Lodger who beheaded ‘people’s champion’ pub landlord for ‘sadistic gratification’ and then boasted about it on Facebook after Covid lockdown is jailed for life
- Lawrence Bourke, 24, was sentenced at Basildon Crown Court on Friday, May 21
- He previously peaded guilty to the murder of Scott Golhooly, 44, a pub landlord
- His mutilated body was discovered at the Swiss Bell pub in Braintree, Essex
A lodger who stabbed to death and mutilated a pub landlord for ‘sadistic gratification’ and to ‘humiliate’ his victim has been jailed for life with a minimum term of 25 years.
The mutilated body of Scott Gilhooly, 44, was discovered at the Swiss Bell pub in Braintree, Essex, on May 17 last year.
His friend and ‘heavy drinker’ Lawrence Bourke, 24, was sentenced at Basildon Crown Court on Friday after previously pleading guilty to murder.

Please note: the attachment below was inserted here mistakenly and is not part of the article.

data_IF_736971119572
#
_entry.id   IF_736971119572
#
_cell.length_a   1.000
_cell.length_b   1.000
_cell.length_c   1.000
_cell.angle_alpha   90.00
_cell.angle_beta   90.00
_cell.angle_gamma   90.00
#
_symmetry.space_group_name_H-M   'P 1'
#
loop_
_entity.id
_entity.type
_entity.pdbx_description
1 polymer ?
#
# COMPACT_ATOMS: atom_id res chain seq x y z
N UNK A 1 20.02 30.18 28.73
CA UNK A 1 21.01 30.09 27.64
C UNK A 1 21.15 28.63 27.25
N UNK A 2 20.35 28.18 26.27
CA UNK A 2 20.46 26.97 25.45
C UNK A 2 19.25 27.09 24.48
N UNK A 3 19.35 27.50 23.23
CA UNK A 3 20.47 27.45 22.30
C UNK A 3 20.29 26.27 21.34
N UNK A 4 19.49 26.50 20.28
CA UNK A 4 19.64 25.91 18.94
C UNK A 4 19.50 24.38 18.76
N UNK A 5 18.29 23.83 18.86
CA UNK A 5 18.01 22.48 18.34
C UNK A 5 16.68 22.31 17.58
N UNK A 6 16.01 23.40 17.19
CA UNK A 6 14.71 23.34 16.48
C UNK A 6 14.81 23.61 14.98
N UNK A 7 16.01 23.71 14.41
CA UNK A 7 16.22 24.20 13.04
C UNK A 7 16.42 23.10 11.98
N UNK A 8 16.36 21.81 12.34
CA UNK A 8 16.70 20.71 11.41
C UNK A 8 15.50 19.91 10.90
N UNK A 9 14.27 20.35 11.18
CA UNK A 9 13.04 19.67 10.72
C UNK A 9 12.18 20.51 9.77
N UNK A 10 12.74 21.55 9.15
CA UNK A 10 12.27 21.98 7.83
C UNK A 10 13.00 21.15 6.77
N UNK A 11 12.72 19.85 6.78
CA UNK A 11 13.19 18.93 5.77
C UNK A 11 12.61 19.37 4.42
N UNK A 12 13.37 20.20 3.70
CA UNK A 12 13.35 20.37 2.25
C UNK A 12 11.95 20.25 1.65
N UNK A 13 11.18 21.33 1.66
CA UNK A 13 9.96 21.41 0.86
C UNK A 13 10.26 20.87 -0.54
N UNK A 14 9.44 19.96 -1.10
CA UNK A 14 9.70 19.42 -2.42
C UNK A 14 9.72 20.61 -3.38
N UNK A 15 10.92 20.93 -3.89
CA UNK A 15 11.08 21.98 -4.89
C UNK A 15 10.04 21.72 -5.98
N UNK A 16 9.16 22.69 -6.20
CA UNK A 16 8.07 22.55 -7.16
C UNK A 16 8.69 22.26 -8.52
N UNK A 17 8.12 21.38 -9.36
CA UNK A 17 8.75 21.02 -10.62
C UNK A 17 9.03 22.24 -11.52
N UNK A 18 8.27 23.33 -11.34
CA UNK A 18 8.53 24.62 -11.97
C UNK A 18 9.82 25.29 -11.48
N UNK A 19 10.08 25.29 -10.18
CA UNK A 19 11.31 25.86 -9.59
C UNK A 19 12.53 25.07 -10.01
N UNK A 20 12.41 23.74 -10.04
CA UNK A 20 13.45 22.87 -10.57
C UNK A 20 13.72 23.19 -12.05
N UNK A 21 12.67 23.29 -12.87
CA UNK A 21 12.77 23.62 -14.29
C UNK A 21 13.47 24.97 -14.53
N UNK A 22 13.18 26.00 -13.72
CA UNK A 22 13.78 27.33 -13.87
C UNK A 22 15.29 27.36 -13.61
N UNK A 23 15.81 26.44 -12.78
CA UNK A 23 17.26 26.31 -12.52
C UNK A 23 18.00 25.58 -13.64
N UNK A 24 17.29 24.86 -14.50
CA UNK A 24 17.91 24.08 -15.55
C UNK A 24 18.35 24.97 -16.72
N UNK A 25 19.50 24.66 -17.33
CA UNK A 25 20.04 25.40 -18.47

Despite his heavy drinking the landlord ‘put up with’ Bourke’s behaviour and they lived together through the first coronavirus lockdown. (Pictured, Laurence Bourke)
Prosecutor Andrew Jackson told the court that Bourke attacked the landlord with a knife and axe, and dismembered his body to ‘humiliate’ him.
The court heard Mr Gilhooly suffered 70 stab and chop wounds, including to his heart, lungs and neck, while his ear was discovered in Bourke’s sock.
Sentencing him for the ‘appalling crime’, judge Mr Justice Griffiths told Bourke, of Lister Road, Braintree, that he ‘took sadistic pleasure from what you were doing, and you carried on as Mr Gilhooly was dying and after he was dead’.
He said father-of-one Mr Gilhooly was a ‘joy to everyone who knew him’ and the ‘life and soul of the party’ who was ‘a constant source of support to his family and to others’.
Addressing Bourke, who he described him a ‘terrible lodger’ who got drunk and took drugs, the judge added that the landlord was ‘generous to a fault, and you were one of those who benefited from his generosity and his kindness’.
‘There was much more to him than his last day,’ the judge said, adding: ‘The happiness that he brought into the world, the good deeds he did, and the memories he made for those left behind will never die.’
Mr Jackson told the court Mr Gilhooly, described by a friend as a ‘people’s champion’, lived alone in the flat above the pub but occasionally took in lodgers.